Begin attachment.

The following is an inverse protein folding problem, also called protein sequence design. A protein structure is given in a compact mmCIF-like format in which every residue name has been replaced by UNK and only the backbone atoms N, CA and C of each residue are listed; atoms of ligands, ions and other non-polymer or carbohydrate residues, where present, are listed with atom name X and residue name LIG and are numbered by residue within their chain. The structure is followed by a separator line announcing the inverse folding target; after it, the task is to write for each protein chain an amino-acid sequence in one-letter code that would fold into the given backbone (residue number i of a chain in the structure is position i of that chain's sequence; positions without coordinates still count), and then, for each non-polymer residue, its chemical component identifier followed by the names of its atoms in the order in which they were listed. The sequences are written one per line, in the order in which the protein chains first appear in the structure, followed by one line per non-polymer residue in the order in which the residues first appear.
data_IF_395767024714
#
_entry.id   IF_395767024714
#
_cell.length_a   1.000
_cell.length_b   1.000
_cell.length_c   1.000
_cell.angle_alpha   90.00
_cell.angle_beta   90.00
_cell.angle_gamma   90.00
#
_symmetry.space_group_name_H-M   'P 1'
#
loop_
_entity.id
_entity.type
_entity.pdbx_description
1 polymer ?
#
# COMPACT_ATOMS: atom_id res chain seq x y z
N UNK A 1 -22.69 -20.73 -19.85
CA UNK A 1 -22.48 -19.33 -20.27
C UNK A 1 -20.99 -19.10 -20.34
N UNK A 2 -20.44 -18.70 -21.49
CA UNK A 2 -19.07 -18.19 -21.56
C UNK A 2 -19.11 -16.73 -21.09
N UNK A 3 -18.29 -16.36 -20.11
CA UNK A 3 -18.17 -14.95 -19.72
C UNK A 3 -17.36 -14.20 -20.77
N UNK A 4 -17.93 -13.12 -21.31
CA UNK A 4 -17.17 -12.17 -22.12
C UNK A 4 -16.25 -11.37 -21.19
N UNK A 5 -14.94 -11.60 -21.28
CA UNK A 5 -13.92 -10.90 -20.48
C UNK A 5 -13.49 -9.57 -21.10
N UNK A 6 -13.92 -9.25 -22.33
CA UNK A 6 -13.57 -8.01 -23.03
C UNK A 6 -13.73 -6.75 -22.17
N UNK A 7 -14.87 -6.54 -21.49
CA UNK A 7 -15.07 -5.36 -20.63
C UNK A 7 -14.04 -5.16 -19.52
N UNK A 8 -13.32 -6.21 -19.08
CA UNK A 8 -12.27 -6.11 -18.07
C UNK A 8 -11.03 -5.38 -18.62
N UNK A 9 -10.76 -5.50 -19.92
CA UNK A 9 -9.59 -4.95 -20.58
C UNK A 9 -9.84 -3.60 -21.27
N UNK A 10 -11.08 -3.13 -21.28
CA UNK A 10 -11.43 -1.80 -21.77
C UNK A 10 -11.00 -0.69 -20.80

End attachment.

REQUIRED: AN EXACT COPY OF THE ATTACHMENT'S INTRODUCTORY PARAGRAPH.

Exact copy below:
The following is an inverse protein folding problem, also called protein sequence design. A protein structure is given in a compact mmCIF-like format in which every residue name has been replaced by UNK and only the backbone atoms N, CA and C of each residue are listed; atoms of ligands, ions and other non-polymer or carbohydrate residues, where present, are listed with atom name X and residue name LIG and are numbered by residue within their chain. The structure is followed by a separator line announcing the inverse folding target; after it, the task is to write for each protein chain an amino-acid sequence in one-letter code that would fold into the given backbone (residue number i of a chain in the structure is position i of that chain's sequence; positions without coordinates still count), and then, for each non-polymer residue, its chemical component identifier followed by the names of its atoms in the order in which they were listed. The sequences are written one per line, in the order in which the protein chains first appear in the structure, followed by one line per non-polymer residue in the order in which the residues first appear.